After a long Covid-induced hiatus, as many in India were finally getting to draw up plans for a festive season that runs high on its social mixing and mingling component, Maharashtra reported new variants of Omicron. What emerged were all the algebraic and alphanumeric descriptors – XBB, BQ.1, BA.2.3.20 and a statistic on more number of cases – about 17 per cent. What now?
The obvious questions: How sick is it going to make people? How easily will it spread? And will the vaccines protect against them? Finally, will this mean a return back to the dreadful days of isolation yet again?
Financial Express Online reached out to the Dr Gagandeep Kang, the lodestar to many in the virus tracking arena though professionally known to most as the virologist and professor at the Christian Medical College, Vellore. Her most telling comment and perhaps crucial for many is that “India needs to stop the hype on COVID though it needs to maintain vigilance, especially enforce the well-articulated guidance it has on testing, implement completely, correctly and in a timely fashion its surveillance programme.” Since most in India have either have had the infection or have been vaccinated so chances of them developing severe disease is limited. The only caveat, Dr Kang, is very particular about is protecting vulnerable people – especially the very elderly or those who are on special medication say on cancer therapy, people with low immunity should all avoid crowds and the caution for them continues while the rest could get back to normalcy, which, as is evident, has already happened and could stay so.
It is therefore perhaps with good reason that she says, “It is now time to pay less attention to COVID-19 among the public and let the government figure out and implement its strategy and stay vigilant about variants.” While the risks of developing severe ailments may be low for many, it is not as if there is no need to keep track of the virus. To measure severity, she
says, it typically involves tracking all the severe respiratory disease cases coming into hospitals and figuring out what proportion of these are due to COVID-19 and the proportion that is on account of flu and then from those that figure in the COVID-19 basket “look at the proportion of cases due to the new variant over others and all of this needs to be done consistently overtime so that data are not misinterpreted.”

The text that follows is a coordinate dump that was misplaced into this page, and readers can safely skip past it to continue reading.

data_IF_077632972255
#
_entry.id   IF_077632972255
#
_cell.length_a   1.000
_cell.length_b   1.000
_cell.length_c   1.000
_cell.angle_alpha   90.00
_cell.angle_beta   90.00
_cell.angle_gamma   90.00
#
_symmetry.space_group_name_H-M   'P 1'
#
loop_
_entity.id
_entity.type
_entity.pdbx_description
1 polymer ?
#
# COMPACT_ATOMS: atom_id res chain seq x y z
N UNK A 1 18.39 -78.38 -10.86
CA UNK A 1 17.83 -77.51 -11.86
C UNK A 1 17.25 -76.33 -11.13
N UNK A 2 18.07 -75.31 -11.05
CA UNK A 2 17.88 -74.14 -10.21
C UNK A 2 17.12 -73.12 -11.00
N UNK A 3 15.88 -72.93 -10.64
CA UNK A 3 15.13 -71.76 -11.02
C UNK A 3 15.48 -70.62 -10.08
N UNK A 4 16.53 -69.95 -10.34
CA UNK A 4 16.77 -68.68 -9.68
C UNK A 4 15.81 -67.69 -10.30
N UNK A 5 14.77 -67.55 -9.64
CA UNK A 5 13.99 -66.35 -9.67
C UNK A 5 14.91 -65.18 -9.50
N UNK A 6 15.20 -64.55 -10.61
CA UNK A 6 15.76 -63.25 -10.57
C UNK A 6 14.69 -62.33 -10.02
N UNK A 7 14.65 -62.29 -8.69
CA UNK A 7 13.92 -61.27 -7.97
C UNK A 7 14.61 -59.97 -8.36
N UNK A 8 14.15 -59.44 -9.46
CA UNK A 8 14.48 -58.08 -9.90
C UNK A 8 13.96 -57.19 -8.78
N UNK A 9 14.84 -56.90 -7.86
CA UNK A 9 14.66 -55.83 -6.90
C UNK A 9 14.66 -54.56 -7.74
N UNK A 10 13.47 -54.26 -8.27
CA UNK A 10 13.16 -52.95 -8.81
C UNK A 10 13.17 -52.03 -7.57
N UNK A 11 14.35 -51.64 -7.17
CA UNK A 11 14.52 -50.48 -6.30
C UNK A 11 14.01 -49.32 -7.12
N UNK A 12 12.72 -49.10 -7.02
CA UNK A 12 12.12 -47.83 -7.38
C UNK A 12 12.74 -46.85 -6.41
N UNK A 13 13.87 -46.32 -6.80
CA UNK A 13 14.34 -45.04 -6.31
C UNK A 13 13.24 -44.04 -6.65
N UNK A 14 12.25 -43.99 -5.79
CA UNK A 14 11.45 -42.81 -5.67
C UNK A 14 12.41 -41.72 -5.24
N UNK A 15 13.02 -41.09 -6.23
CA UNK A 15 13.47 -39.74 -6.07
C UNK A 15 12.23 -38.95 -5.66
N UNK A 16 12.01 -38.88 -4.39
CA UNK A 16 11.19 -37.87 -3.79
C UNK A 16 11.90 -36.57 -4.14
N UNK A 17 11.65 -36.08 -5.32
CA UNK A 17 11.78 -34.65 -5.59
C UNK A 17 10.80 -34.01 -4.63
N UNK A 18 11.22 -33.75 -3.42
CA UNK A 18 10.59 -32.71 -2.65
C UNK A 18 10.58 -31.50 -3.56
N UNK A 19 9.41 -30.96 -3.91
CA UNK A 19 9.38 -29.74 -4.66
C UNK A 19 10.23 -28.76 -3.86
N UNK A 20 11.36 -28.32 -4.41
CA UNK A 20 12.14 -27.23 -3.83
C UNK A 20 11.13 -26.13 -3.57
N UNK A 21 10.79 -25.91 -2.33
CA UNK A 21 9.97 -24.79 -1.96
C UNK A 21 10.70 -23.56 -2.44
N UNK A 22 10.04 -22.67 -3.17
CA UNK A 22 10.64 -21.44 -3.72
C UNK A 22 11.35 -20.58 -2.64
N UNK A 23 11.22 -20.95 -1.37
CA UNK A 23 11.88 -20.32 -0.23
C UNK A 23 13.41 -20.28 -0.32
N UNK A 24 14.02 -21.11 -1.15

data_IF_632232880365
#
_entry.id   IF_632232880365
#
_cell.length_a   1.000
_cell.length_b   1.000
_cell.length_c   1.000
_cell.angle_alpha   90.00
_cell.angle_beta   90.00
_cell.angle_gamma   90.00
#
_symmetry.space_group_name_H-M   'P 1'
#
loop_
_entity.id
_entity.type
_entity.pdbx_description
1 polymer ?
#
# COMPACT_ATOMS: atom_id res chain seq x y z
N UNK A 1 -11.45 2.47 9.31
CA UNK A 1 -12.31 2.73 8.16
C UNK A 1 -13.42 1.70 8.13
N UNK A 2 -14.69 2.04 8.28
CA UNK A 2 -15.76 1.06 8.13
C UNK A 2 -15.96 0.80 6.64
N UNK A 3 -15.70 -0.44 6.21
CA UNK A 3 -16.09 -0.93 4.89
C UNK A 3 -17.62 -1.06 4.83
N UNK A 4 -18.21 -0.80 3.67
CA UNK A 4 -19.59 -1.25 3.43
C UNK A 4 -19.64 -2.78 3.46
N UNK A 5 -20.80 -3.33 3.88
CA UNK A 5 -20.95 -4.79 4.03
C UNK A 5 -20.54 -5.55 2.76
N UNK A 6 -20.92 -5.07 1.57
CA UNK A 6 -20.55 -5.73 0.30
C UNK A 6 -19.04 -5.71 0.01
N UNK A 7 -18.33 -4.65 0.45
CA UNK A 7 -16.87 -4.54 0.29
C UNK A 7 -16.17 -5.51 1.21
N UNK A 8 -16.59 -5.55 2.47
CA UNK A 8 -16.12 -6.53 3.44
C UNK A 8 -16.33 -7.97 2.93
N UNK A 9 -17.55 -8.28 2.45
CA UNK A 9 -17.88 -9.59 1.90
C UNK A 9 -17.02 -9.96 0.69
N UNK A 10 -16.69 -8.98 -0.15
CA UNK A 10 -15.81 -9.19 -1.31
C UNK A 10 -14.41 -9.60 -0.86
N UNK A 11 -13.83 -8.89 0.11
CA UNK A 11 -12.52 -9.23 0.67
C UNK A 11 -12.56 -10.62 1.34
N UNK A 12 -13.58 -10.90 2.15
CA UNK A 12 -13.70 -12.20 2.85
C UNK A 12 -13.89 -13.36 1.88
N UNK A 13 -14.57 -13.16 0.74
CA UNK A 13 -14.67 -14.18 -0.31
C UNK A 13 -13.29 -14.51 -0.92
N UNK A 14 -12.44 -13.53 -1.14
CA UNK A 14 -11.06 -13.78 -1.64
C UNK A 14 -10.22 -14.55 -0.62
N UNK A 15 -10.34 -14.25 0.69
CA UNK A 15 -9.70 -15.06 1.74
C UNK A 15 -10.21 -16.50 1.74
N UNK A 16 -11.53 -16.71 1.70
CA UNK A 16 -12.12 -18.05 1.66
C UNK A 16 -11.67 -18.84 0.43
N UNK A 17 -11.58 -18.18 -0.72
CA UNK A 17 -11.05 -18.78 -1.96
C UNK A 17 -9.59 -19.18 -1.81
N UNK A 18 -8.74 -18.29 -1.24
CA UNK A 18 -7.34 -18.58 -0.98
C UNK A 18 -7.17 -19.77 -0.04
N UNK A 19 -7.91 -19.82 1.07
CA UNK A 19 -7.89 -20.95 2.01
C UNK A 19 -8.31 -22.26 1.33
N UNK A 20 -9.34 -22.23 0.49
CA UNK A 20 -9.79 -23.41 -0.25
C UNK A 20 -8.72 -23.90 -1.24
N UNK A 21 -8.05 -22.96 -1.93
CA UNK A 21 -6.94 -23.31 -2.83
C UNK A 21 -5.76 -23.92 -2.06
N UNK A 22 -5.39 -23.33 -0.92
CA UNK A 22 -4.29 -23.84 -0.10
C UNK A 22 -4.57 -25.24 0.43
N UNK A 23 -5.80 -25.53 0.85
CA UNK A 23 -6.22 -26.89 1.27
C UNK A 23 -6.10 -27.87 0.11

As for the new variants, she explains, “for any new variant you need to understand the severity of the disease and specific to that variant and we do not have that information as yet. We may get it at some point and perhaps may also come from other countries. Mere mention that there are X number of more cases does not convey anything and it could well be a factor of how much of testing is being done.” What is crucial, she says, is an understanding of the severity and the first step in this is to understand what is contributing to that increase in cases. Then, looking for severity. On what to make of the new variant and their multiplicity, Dr Kang says, “there is no evidence so far that any omicron variant causes more severe disease. So far, of all the variants that we have seen, delta has been the worst in terms of severity.”
As for the numerous variants, she says, “it is like some bushes have lot of branches and some have less branches. The omicron family seems to be putting out lots of little branches that make sense because it is only trying to evade the immune response.”
One learning from the past experience, she says is that the old vaccines do protect reasonably well and those who have been previously infected by omicron tend to have a slightly better hybrid immunity (a combination of natural immunity and vaccine-triggered immunity). In fact, she points to details that have emerged in the last couple of months and a publication in the New England Journal of Medicine which says that if you have had an omicron infection then you have better protection than if you were infected with older types of virus.
As for the newer updated vaccines made available abroad by Moderna and Pfizer and if people now need to get a booster shot with these. In medical jargon, described as ‘bivalent’ mRNA vaccines, these are meant to provide protection against the older strain and the omicron. These, she says, provide only marginal benefit but it is not as if the whole population needs to take them. Those who can afford and want that extra protection could go for it. And perhaps it could be considered for the really vulnerable sections of the population.